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Southern Historical Society Papers, Volume 10. (ed. Reverend J. William Jones) 18 0 Browse Search
Adam Badeau, Military history of Ulysses S. Grant from April 1861 to April 1865. Volume 1 15 5 Browse Search
Lt.-Colonel Arthur J. Fremantle, Three Months in the Southern States 14 10 Browse Search
Southern Historical Society Papers, Volume 9. (ed. Reverend J. William Jones) 12 2 Browse Search
Rebellion Record: a Diary of American Events: Documents and Narratives, Volume 7. (ed. Frank Moore) 12 6 Browse Search
Horace Greeley, The American Conflict: A History of the Great Rebellion in the United States of America, 1860-65: its Causes, Incidents, and Results: Intended to exhibit especially its moral and political phases with the drift and progress of American opinion respecting human slavery from 1776 to the close of the War for the Union. Volume II. 10 2 Browse Search
J. William Jones, Christ in the camp, or religion in Lee's army 7 1 Browse Search
John G. Nicolay, The Outbreak of Rebellion 6 4 Browse Search
Colonel Charles E. Hooker, Confederate Military History, a library of Confederate States Military History: Volume 12.2, Mississippi (ed. Clement Anselm Evans) 6 0 Browse Search
Col. John M. Harrell, Confederate Military History, a library of Confederate States Military History: Volume 10.2, Arkansas (ed. Clement Anselm Evans) 4 2 Browse Search
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Lt.-Colonel Arthur J. Fremantle, Three Months in the Southern States, May, 1863. (search)
Captain Yerger's house, and found him with General Gist and another officer lying flat on their ston eventful day in a very agreeable manner. General Gist promised that I should accompany his brigad6,000 men, was supposed to be near Canton. General Gist's troops, about 5,500 strong, were close byowmont House gave a breakfast at 7 A. M. to General Gist and his Staff, to which I also was invited.that dilapidated place. The corps under General Gist consisted of three weak brigades, the leadilast were Arkansians, under General McNair. General Gist had twelve goodlooking Napoleon guns with hke admirable bivouacs. General State Rights Gist is a South Carolinian, only thirty-two years ofhailed by the soldiers with loud yells. General Gist, his Staff, and I, breakfasted with Mr. Robhnston) had 11,000 men with him (which includes Gist's), hardly any cavalry, and only sixteen piecesf the rascals. At 9 P. M I returned with General Gist to his camp, as my baggage was there. On t[2 more...]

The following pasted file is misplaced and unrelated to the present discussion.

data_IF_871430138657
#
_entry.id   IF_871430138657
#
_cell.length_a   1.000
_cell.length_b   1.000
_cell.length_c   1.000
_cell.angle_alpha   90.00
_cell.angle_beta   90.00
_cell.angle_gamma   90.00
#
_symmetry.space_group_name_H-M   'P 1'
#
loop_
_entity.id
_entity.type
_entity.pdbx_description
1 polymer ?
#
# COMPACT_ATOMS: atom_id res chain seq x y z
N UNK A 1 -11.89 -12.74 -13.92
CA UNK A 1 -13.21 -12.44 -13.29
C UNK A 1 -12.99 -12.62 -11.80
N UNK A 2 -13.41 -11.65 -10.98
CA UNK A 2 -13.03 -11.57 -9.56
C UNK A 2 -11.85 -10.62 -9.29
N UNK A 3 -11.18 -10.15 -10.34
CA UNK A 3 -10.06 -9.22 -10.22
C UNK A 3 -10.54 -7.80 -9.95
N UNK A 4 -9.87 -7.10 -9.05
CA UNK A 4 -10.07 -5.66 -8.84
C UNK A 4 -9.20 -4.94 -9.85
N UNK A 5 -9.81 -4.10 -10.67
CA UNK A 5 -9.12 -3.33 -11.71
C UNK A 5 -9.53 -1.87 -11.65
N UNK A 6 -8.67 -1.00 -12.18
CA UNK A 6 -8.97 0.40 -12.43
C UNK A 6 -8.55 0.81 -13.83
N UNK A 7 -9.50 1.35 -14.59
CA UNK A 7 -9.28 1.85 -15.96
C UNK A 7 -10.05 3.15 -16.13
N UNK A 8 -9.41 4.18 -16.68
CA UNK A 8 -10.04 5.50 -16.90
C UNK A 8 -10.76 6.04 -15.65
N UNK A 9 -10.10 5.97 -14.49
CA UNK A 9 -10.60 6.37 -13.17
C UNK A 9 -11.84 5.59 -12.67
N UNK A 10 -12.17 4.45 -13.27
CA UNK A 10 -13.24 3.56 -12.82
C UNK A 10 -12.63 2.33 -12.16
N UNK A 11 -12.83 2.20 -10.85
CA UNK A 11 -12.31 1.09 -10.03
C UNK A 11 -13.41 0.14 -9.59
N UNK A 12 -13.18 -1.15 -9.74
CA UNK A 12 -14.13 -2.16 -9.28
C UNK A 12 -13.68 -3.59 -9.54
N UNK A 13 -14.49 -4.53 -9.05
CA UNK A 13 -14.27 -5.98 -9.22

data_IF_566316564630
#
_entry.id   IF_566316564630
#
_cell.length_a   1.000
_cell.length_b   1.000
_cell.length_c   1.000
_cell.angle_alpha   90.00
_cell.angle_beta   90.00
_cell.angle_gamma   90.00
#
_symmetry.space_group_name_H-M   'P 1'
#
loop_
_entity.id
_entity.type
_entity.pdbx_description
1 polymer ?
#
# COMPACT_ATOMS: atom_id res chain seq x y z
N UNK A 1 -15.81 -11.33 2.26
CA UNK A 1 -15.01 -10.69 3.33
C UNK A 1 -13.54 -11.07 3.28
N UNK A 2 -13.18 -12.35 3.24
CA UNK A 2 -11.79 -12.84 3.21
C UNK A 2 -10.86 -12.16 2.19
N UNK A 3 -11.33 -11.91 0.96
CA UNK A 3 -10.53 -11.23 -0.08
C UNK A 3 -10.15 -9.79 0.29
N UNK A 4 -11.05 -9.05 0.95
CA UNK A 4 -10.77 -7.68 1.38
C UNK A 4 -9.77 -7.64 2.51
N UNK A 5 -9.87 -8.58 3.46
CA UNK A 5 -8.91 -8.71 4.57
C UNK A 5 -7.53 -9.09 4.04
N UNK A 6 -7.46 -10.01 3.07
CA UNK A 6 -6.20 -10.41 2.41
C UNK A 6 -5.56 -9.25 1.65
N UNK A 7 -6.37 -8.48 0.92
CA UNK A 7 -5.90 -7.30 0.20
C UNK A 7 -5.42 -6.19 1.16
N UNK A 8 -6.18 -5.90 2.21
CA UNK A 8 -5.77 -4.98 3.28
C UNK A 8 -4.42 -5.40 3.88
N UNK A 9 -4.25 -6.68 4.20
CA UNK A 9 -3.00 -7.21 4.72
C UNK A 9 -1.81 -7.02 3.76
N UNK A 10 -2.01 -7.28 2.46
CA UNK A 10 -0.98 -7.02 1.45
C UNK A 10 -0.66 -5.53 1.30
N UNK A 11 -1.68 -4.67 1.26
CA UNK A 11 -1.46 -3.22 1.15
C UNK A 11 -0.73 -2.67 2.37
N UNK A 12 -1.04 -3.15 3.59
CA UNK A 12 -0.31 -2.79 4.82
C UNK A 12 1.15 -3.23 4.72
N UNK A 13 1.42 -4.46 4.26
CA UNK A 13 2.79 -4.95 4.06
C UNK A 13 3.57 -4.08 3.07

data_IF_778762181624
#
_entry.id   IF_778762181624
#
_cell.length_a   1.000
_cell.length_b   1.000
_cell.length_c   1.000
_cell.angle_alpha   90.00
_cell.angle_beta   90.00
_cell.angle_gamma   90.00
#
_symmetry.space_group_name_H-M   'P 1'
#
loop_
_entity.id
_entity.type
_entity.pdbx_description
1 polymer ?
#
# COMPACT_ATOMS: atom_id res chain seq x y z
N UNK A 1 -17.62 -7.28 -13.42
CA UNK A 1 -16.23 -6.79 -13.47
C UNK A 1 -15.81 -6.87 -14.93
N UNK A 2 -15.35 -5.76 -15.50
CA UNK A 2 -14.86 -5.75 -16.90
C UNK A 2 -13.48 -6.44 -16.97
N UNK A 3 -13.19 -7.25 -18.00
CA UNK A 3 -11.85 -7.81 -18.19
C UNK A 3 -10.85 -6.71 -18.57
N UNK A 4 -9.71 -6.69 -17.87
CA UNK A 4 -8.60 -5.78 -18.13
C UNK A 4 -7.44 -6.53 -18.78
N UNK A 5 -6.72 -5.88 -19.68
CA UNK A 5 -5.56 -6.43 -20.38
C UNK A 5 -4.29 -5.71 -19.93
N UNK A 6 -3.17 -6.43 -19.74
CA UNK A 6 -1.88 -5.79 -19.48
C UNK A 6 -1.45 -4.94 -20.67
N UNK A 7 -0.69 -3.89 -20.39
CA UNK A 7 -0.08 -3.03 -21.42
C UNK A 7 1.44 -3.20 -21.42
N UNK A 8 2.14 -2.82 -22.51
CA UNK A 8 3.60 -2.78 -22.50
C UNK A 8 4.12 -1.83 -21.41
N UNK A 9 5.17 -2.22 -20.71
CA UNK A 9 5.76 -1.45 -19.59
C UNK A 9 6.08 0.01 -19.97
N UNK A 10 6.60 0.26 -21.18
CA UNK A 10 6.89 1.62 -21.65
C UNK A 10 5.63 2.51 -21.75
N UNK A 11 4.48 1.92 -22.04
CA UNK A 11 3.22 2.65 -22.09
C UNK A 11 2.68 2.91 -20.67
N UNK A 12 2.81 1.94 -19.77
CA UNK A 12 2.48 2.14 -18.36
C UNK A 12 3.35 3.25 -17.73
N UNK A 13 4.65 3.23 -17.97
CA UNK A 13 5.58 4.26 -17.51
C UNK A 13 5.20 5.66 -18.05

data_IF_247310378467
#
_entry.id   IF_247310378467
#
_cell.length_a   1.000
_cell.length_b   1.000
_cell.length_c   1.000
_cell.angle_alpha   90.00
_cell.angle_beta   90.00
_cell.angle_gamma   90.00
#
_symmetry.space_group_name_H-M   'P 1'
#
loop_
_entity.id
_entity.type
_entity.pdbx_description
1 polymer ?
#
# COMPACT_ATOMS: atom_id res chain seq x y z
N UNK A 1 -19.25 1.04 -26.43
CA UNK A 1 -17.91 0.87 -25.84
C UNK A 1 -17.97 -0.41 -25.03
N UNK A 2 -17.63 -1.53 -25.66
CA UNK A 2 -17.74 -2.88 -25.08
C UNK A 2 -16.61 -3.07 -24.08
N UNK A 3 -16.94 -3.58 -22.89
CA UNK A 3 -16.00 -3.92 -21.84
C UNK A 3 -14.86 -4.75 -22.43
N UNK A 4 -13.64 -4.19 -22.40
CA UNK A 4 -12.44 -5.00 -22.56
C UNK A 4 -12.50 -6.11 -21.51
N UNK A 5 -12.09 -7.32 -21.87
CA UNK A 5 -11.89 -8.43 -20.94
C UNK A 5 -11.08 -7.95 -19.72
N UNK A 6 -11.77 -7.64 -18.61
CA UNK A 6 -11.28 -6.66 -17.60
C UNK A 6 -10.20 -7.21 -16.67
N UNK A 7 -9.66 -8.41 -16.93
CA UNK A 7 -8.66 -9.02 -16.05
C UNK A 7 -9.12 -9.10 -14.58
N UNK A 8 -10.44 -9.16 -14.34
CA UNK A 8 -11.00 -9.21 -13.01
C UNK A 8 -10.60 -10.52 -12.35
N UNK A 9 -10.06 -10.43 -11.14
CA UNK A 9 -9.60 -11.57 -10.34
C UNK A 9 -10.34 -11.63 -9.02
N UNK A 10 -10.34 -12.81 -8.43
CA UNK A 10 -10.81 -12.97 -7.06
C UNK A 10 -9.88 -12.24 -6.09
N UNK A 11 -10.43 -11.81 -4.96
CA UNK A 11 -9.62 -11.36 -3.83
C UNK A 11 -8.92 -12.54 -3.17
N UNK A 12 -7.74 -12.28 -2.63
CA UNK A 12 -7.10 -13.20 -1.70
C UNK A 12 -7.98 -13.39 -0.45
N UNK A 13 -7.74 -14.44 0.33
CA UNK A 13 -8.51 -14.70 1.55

J. B. Jones, A Rebel War Clerk's Diary, XL. July, 1864 (search)
Gen. Hardee's corps made a night march, and attacked the enemy's extreme left to-day. About 1 o'clock he drove him from his works, capturing artillery and colors. Gen. Cheatham attacked the enemy, capturing six pieces of artillery. During the engagement we captured about 2000 prisoners. Gen. Wheeler's cavalry routed the enemy in the neighborhood of Decatur, to-day, capturing his camp. Our loss is not yet fully ascertained. Major-Gen. Walker was killed. Brig.-Gens. Smith, Gist, and Mercer were wounded. Prisoners report that Gen. McPherson was killed. Our troops fought with great gallantry. J. B. Hood, General. It is certain that a considerable force of the enemy has crossed to the north side of James River; for what purpose is not yet clear. A detachment of our forces has been defeated near Winchester, by superior numbers, losing 4 guns. The Dispatch of this morning says: All accounts received of the engagement at Snicker's represent
John G. Nicolay, The Outbreak of Rebellion, Chapter 1: secession. (search)